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Faculty member provides anti-corruption insights in Bosnia

Published: 2014-06-19

Just before the start of his Global Ethics and Compliance course at Fisher this summer, David Freel, senior lecturer in the Department of Management and Human Resources, embarked on a global experience to see firsthand how his area of expertise was being applied halfway around the world.

David Freel

David Freel

At the invitation of the U.S. Embassy and the United States Agency for International Development, Freel spent a week in Bosnia and Herzegovina discussing ethics and the country’s new whistleblower law. He attended a two-day, anti-corruption conference and spoke with the Chamber of Commerce in Sarajevo, government officials, business leaders and senior officials from a number of international organizations about the new law – the first passed by a European country.

“It was a great opportunity to see how the experiences of a few brave people who stood up to corruption in Bosnia helped their parliament unanimously pass this legislation,” Freel said. “Part of the reason I chose to go was to see the great lengths Bosnians were going to in order to fight corruption.”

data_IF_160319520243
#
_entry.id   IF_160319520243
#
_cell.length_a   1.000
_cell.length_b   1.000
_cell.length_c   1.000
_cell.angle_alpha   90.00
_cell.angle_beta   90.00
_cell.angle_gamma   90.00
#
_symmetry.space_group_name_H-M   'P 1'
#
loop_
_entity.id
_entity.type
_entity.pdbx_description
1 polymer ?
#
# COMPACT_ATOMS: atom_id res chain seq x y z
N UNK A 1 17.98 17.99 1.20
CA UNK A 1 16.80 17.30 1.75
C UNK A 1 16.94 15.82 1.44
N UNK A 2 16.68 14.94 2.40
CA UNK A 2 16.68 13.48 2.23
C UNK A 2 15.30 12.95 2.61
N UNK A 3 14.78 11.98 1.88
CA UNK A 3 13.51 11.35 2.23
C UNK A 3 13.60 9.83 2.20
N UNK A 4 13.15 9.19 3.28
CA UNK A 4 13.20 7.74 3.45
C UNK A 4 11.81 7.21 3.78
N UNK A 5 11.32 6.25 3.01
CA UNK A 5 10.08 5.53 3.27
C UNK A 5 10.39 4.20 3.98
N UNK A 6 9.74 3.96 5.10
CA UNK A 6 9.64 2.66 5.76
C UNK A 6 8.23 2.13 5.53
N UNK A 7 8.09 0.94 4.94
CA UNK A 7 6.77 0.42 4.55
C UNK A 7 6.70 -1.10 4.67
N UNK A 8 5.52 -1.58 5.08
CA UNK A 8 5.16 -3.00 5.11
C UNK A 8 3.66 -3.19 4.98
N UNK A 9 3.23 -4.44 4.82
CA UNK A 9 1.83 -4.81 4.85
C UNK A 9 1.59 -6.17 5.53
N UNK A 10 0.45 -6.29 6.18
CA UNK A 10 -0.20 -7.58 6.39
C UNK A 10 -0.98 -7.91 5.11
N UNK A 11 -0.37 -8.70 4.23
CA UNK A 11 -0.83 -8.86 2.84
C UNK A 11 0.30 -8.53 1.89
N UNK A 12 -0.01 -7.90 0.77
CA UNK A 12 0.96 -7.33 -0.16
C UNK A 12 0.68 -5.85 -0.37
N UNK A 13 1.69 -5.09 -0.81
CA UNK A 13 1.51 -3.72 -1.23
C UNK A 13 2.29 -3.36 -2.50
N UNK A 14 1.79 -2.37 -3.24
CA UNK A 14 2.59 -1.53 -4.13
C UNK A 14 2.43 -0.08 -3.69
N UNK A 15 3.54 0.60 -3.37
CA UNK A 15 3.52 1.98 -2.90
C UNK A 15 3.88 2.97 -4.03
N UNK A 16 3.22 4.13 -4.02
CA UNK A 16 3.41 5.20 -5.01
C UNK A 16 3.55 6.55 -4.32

Freel, who helped draft transparency polices adopted by the Asia-Pacific Economic Cooperation in 2011 and whose ethics and anti-corruption consulting has also taken him to Jordan, said the opportunity to see how corruption is being addressed around the world enhances his perspective in the classroom. Forty-two graduate students have enrolled in Freel’s Global Ethics and Compliance course.

“I believe if you’re going to talk about integrity, ethics and leadership, you’ve got to understand the practical applications of theory, the research and support for that,” he said. “I want my students to think critically through ethics and compliance issues before they get caught off guard by not anticipating or recognizing the signals of ethical challenges to leadership.”

Freel’s extensive national and international experience underscores Fisher’s commitment to providing students with insights that span the globe.

“Now, with information flowing so much more quickly, almost any business is in global business,” Freel said. “You might be competing against people on the Internet or in other places where you may not know where your product is going. You have to recognize that we’re not just doing business in Ohio or Columbus any longer – we’re doing business around the world.”

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